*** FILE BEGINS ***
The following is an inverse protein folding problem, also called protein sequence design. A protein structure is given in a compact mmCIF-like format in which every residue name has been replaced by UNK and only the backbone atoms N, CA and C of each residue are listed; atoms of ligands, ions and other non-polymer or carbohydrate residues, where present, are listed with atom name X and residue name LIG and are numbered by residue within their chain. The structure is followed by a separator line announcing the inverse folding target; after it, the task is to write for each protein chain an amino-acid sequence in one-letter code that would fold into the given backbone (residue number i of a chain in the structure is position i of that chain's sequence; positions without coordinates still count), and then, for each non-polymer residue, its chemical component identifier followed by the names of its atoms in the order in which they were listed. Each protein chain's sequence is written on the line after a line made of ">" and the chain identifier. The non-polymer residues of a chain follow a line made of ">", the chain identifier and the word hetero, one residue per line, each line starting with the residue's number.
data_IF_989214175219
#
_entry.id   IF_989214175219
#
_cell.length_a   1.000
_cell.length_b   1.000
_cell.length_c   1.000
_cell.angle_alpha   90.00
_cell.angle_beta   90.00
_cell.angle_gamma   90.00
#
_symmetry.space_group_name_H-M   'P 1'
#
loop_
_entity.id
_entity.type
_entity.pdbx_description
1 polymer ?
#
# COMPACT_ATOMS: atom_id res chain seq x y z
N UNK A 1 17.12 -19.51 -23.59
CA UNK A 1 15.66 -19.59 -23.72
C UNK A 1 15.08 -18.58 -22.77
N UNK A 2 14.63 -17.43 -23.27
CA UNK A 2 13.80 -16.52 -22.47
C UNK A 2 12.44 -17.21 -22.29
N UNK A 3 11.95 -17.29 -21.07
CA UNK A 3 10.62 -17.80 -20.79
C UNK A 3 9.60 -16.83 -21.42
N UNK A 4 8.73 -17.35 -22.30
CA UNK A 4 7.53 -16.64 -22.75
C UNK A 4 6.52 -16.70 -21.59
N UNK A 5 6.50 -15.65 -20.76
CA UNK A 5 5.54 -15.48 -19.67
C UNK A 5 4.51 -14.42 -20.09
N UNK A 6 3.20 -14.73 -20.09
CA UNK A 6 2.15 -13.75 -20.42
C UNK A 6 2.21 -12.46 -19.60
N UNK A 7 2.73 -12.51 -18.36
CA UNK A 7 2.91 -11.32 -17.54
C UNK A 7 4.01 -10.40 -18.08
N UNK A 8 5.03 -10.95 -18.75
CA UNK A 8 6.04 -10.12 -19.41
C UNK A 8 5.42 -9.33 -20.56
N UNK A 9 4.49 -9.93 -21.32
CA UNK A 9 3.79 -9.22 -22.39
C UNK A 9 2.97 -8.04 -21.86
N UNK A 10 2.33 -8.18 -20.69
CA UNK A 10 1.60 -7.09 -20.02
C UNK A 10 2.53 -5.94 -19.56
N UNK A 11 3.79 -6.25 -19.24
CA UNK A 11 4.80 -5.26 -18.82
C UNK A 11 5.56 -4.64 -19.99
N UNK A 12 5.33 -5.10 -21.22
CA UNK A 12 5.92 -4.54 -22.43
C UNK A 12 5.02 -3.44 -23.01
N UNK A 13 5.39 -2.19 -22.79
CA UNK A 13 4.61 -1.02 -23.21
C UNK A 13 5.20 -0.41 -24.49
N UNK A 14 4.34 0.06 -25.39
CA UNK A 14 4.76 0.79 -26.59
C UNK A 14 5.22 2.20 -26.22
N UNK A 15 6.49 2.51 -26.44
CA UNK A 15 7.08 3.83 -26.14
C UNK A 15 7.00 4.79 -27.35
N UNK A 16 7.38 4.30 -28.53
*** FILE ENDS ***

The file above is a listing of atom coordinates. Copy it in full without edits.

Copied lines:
The following is an inverse protein folding problem, also called protein sequence design. A protein structure is given in a compact mmCIF-like format in which every residue name has been replaced by UNK and only the backbone atoms N, CA and C of each residue are listed; atoms of ligands, ions and other non-polymer or carbohydrate residues, where present, are listed with atom name X and residue name LIG and are numbered by residue within their chain. The structure is followed by a separator line announcing the inverse folding target; after it, the task is to write for each protein chain an amino-acid sequence in one-letter code that would fold into the given backbone (residue number i of a chain in the structure is position i of that chain's sequence; positions without coordinates still count), and then, for each non-polymer residue, its chemical component identifier followed by the names of its atoms in the order in which they were listed. Each protein chain's sequence is written on the line after a line made of ">" and the chain identifier. The non-polymer residues of a chain follow a line made of ">", the chain identifier and the word hetero, one residue per line, each line starting with the residue's number.
data_IF_989214175219
#
_entry.id   IF_989214175219
#
_cell.length_a   1.000
_cell.length_b   1.000
_cell.length_c   1.000
_cell.angle_alpha   90.00
_cell.angle_beta   90.00
_cell.angle_gamma   90.00
#
_symmetry.space_group_name_H-M   'P 1'
#
loop_
_entity.id
_entity.type
_entity.pdbx_description
1 polymer ?
#
# COMPACT_ATOMS: atom_id res chain seq x y z
N UNK A 1 17.12 -19.51 -23.59
CA UNK A 1 15.66 -19.59 -23.72
C UNK A 1 15.08 -18.58 -22.77
N UNK A 2 14.63 -17.43 -23.27
CA UNK A 2 13.80 -16.52 -22.47
C UNK A 2 12.44 -17.21 -22.29
N UNK A 3 11.95 -17.29 -21.07
CA UNK A 3 10.62 -17.80 -20.79
C UNK A 3 9.60 -16.83 -21.42
N UNK A 4 8.73 -17.35 -22.30
CA UNK A 4 7.53 -16.64 -22.75
C UNK A 4 6.52 -16.70 -21.59
N UNK A 5 6.50 -15.65 -20.76
CA UNK A 5 5.54 -15.48 -19.67
C UNK A 5 4.51 -14.42 -20.09
N UNK A 6 3.20 -14.73 -20.09
CA UNK A 6 2.15 -13.75 -20.42
C UNK A 6 2.21 -12.46 -19.60
N UNK A 7 2.73 -12.51 -18.36
CA UNK A 7 2.91 -11.32 -17.54
C UNK A 7 4.01 -10.40 -18.08
N UNK A 8 5.03 -10.95 -18.75
CA UNK A 8 6.04 -10.12 -19.41
C UNK A 8 5.42 -9.33 -20.56
N UNK A 9 4.49 -9.93 -21.32
CA UNK A 9 3.79 -9.22 -22.39
C UNK A 9 2.97 -8.04 -21.86
N UNK A 10 2.33 -8.18 -20.69
CA UNK A 10 1.60 -7.09 -20.02
C UNK A 10 2.53 -5.94 -19.56
N UNK A 11 3.79 -6.25 -19.24
CA UNK A 11 4.80 -5.26 -18.82
C UNK A 11 5.56 -4.64 -19.99
N UNK A 12 5.33 -5.10 -21.22
CA UNK A 12 5.92 -4.54 -22.43
C UNK A 12 5.02 -3.44 -23.01
N UNK A 13 5.39 -2.19 -22.79
CA UNK A 13 4.61 -1.02 -23.21
C UNK A 13 5.20 -0.41 -24.49
N UNK A 14 4.34 0.06 -25.39
CA UNK A 14 4.76 0.79 -26.59
C UNK A 14 5.22 2.20 -26.22
N UNK A 15 6.49 2.51 -26.44
CA UNK A 15 7.08 3.83 -26.14
C UNK A 15 7.00 4.79 -27.35
N UNK A 16 7.38 4.30 -28.53